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Enabling Peace in Guatemala: The Story of MINUGUA

William Stanley
Enabling Peace in Guatemala: The Story of MINUGUA
ISBN: 978-1-58826-656-9
$57.00
ISBN: 978-1-58826-681-1
$25.00
ISBN: 9781-62637-645-8
$25.00
2013/325 pages/LC: 2012044241
Histories of UN Peace Operations/A Project of the International Peace Institute
Also of interest:  Peackeeping in Sierra Leone: The Story of UNAMSIL by 'Funmi Olonisakin
"The definitive book on its subject."—Latin American Research Review

"An astonishingly outspoken book on the history of MINUGUA.... The author is very accurate and detailed, and never loses sight of the general context of the complicated peace process.... Written with sympathy for the mission but maintaining the necessary distance to be able to evaluate and criticise. It is the kind of publication that the UN and the bilateral donor community really need[s]."—Dirk Kruijt, European Review of Latin American and Caribbean Studies

"One of the major strengths of this work is that it not only tells for the first time the detailed story, as billed, of UN involvement in Guatemala ... but it also provides the reader with a necessary understanding of the complexities of Guatemalan politics.... The book makes a valuable contribution to the political history of Guatemala during these tumultuous transitional years."—Philip Chrimes, International Affairs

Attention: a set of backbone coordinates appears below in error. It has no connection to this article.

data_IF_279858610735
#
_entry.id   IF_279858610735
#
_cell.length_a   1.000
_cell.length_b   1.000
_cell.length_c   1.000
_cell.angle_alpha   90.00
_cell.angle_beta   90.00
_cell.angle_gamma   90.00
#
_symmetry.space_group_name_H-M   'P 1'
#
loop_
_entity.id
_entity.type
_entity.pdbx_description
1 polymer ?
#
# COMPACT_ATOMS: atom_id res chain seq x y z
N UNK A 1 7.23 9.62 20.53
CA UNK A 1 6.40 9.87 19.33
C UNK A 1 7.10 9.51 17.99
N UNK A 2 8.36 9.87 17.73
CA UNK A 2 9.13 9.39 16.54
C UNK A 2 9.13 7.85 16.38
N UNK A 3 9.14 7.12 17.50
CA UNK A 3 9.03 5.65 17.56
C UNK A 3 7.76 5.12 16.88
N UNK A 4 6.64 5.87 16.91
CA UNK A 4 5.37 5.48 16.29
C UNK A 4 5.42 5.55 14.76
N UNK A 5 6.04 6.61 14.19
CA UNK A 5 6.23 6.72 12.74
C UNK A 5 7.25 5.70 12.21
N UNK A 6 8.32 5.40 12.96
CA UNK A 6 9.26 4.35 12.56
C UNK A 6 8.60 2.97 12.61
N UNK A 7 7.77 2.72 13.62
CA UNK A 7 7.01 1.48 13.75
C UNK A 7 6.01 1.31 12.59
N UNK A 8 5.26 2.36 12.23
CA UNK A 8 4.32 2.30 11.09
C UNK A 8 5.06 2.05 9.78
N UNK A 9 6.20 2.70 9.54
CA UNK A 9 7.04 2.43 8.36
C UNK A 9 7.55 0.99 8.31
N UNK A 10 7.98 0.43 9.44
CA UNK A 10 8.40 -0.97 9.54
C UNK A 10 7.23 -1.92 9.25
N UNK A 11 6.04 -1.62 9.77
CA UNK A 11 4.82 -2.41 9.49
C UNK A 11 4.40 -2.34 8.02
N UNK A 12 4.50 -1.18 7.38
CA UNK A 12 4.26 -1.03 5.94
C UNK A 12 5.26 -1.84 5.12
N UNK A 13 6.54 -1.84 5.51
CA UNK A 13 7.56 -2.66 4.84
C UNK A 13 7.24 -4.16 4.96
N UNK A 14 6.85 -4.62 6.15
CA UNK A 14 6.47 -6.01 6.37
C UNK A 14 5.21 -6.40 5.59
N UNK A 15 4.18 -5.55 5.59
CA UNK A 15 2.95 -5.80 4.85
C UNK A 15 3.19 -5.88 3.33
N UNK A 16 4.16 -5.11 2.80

DESCRIPTION

William Stanley tells the absorbing story of the UN peace operation in Guatemala's ten-year endeavor (1994-2004) to build conditions that would sustain a lasting peace in the country.

Unusual among UN peace efforts because of its largely civilian nature, its General Assembly mandate, and its heavy reliance on UN volunteers to staff field offices, the mission (MINUGUA) focused initially on human rights. Beginning in 1997, however, its scope expanded to include verification of the full range of peace accords designed to end nearly four decades of civil war between the government and the revolutionary insurgency.

MINUGUA faced a challenging political context. The government that signed the peace accords proved unable or unwilling to implement them, and the progress of successive governments was modest at best.  The mission also grappled with uncooperative political elites and persistent state corruption, organized crime, and social inequality. Stanley chronicles a series of strategic—and sometimes experimental—choices from the UN's point of view and provides a cautionary tale about the limits of international benevolence.

ABOUT THE AUTHOR

William Stanley is professor of political science at the University of New Mexico. His publications include The Protection Racket State: Elite Politics, Military Extortion, and Civil War in El Salvador.

CONTENTS

  • Foreword—Terje Rød-Larsen.
  • How to Play a Weak Hand.
  • Negotiating the End of an Asymmetrical War.
  • Defending Human Rights and Fighting Impunity, 1994-1996.
  • Preparing for Comprehensive Verification, 1996-1997.
  • Verifying the Full Accords, 1997-2000.
  • MINUGUA Deals with Portillo, 2000-2002.
  • Trying for a Graceful Exit, 2002-2004.
  • Mandate vs. Strategy: Lessons from an Underpowered Mission.